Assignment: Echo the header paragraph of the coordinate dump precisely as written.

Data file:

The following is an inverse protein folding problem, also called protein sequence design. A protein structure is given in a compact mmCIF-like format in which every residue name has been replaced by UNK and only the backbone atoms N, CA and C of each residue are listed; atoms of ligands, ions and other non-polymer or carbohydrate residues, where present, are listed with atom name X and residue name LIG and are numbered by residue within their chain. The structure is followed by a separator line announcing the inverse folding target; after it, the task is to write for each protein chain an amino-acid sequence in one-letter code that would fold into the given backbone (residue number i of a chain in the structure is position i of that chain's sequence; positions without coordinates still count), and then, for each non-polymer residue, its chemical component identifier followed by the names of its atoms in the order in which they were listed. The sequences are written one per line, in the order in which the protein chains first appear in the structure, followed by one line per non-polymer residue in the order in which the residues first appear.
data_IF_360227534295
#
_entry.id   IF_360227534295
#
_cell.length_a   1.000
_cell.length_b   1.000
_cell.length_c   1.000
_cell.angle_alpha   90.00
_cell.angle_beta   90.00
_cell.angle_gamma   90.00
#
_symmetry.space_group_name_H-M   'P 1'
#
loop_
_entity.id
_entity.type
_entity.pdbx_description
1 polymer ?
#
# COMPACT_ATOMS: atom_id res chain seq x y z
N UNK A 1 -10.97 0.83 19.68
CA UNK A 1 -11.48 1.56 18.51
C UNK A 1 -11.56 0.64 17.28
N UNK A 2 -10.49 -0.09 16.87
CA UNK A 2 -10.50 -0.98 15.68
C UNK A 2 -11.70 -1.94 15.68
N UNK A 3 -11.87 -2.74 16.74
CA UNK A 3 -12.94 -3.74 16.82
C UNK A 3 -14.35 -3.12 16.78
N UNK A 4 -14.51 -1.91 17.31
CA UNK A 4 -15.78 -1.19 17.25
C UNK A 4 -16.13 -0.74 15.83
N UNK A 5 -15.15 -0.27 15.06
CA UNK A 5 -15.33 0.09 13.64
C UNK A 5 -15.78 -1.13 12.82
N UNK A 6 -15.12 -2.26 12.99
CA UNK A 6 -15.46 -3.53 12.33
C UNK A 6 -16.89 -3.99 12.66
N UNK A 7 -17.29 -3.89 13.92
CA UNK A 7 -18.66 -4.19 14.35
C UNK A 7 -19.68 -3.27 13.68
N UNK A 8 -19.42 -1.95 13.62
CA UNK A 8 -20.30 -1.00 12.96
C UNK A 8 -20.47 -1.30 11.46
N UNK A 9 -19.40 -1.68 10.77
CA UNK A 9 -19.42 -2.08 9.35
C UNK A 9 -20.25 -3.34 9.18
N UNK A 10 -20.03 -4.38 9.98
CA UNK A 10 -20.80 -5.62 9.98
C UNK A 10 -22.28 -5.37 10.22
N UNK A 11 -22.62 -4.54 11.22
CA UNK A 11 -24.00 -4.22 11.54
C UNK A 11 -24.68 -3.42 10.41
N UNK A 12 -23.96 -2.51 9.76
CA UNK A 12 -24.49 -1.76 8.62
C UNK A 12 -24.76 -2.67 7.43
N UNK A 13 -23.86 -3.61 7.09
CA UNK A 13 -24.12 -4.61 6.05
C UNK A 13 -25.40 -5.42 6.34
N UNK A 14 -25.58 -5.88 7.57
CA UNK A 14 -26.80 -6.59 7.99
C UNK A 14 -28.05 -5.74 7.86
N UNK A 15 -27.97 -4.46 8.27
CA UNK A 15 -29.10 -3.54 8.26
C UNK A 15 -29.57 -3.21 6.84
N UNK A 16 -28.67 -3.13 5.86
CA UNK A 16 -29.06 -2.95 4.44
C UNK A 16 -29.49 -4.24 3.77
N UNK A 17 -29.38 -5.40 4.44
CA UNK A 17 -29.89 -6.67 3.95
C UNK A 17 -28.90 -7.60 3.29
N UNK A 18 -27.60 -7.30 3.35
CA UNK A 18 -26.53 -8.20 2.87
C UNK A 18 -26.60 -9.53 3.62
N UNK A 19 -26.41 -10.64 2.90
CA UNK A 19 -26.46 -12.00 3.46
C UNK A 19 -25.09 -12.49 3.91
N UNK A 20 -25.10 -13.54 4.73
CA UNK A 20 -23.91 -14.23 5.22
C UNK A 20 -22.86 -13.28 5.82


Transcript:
The following is an inverse protein folding problem, also called protein sequence design. A protein structure is given in a compact mmCIF-like format in which every residue name has been replaced by UNK and only the backbone atoms N, CA and C of each residue are listed; atoms of ligands, ions and other non-polymer or carbohydrate residues, where present, are listed with atom name X and residue name LIG and are numbered by residue within their chain. The structure is followed by a separator line announcing the inverse folding target; after it, the task is to write for each protein chain an amino-acid sequence in one-letter code that would fold into the given backbone (residue number i of a chain in the structure is position i of that chain's sequence; positions without coordinates still count), and then, for each non-polymer residue, its chemical component identifier followed by the names of its atoms in the order in which they were listed. The sequences are written one per line, in the order in which the protein chains first appear in the structure, followed by one line per non-polymer residue in the order in which the residues first appear.